18 September 2013

Having a job outside STEM is not evidence of good STEM training

Despite continuing evidence of an oversupply of the high-end STEM trainees (that is, people with doctorates), people are still trying to push for students to take STEM degrees in higher education.

One argument that I am starting to see goes like this: “Yes, it’s true that most of the people who have STEM degrees don’t land STEM jobs, but that just shows how valuable all that STEM training is! STEM training must be in demand in all those other fields! STEM graduates are critical thinkers, problem solvers, and they contribute to the economy regardless of whether they’re in a STEM job or not.”

I saw an example of this claim a while ago that eludes me and I can’t find now, but Elizabeth Blackburn comes close to saying this in this interview (my emphasis):

I notice my trainees… and there is never enough jobs for all the trainees, we are training 'too many'…but, for example, management consultants love people like this because they are so well able to deal with certain things. And then of course they can get trained on-the-job in their specialties. So that's one way I'm thinking about how we would deal with this disconnect with… we keep training more people, and you say, well, partly we are training more people because they are the producers of science a lot, and so why don’t we acknowledge that that’s what we are doing during the PhD and post-doc. And there will be, we hope, people who will go on, but not to say the only reason for the training is to get a career.

In the US, 13% of PhDs go on to the kind of traditional academic science sorts of jobs that you might say they were trained for. So to put that another way, you could say it’s an 80% failure rate…87%, excuse my mathematics. So if you put it that way, it’s terrible…but the other fact is if you look at all the people who have…you know, what about these 87%? They are employed in all sorts of jobs, they are not unemployed, and they’re doing all sorts of things. And so the question is, well, did they feel, that 87%, that somehow they were cheated and it was disappointing because their expectations were, well, you are supposed to be trained for such and such.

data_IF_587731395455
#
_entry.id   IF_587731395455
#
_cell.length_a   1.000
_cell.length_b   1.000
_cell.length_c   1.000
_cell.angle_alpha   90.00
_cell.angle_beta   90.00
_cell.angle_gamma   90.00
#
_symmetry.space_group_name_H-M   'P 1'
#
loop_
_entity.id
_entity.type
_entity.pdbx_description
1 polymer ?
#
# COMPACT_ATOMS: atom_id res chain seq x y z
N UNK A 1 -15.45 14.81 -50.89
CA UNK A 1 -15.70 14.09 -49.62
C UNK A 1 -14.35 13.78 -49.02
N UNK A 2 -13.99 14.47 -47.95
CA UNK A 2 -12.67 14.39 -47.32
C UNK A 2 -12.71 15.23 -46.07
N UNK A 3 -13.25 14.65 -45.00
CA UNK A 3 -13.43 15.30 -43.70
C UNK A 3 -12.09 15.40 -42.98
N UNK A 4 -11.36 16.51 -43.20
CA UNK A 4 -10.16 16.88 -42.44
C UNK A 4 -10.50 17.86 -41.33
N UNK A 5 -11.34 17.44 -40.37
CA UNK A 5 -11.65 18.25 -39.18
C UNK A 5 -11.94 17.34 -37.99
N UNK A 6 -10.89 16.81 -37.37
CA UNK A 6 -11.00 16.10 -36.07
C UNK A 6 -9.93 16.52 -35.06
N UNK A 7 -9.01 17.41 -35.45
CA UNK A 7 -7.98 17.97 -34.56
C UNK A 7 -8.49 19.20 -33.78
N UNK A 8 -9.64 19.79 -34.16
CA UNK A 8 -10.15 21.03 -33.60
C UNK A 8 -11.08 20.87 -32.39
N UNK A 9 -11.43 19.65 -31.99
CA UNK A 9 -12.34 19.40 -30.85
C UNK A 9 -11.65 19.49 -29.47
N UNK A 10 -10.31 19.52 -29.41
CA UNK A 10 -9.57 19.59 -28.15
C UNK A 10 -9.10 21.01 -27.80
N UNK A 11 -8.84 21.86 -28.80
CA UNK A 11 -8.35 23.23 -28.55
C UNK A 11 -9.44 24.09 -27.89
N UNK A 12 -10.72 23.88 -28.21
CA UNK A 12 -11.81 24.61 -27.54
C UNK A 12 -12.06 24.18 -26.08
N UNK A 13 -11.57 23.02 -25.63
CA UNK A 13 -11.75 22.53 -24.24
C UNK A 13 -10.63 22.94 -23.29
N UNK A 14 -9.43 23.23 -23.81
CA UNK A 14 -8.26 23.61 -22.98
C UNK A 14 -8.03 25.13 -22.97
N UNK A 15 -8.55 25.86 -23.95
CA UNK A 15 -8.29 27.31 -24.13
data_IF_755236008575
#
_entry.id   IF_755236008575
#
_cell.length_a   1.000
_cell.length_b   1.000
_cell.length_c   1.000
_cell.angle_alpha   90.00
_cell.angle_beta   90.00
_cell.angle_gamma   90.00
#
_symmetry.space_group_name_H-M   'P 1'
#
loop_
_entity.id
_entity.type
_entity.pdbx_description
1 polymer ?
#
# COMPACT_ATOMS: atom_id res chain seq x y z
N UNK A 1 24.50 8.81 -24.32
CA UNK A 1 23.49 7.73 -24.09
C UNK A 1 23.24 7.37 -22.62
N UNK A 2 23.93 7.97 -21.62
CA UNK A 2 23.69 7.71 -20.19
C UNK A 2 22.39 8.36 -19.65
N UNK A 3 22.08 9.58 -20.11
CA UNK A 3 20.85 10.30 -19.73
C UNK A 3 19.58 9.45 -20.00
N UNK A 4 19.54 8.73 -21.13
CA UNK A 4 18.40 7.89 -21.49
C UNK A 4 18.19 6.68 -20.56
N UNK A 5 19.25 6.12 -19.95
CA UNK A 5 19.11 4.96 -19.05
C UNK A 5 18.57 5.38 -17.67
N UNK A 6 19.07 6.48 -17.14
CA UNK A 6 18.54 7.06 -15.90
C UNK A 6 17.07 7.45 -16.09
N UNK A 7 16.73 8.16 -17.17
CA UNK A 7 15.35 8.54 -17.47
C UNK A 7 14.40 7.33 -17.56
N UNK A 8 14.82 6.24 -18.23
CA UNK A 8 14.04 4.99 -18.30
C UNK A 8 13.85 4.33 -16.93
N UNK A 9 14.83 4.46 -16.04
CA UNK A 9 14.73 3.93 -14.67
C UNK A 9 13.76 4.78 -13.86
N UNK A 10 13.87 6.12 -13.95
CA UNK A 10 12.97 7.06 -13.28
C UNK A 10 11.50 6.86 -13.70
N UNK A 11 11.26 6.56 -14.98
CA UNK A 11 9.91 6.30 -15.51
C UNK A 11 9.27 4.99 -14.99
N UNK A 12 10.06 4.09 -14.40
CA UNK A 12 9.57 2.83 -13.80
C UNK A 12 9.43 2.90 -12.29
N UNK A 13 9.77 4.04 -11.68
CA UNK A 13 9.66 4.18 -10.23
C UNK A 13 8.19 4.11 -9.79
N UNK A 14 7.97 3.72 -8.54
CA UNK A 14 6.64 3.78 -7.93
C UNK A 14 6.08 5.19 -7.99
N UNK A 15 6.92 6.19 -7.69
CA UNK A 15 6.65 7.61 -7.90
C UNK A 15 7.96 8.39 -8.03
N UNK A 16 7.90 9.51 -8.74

Blackburn has done well for herself, and obviously knows what it takes to succeed in science. In fairness, she’s making a more nuanced argument than the one I want to link to but can’t find.

It smacks of desperation to say that the lack of people in a career is evidence of how good the training is.

If lots of people went to performing arts schools to learn how to play musical instruments at a professional level, nobody would claim with a straight face that the reason so many trained cellists were not employed in symphony orchestras or in the music field was due to the high demand for cellist-related skills. Nor would we say that for physicians, dentists, or other professions.

For one, what are the vaunted STEM skills that employers find so valuable? Can you only get those from STEM training? I doubt that. What I hear consistently from employers about what they want from people they want to hire – communication skills, problem solving, critical thinking, initiative, teamwork – are all talents you can get in a lot of different ways. I think my colleagues in philosophy, languages, and so on are often as committed to giving their students those skills as my colleagues in science.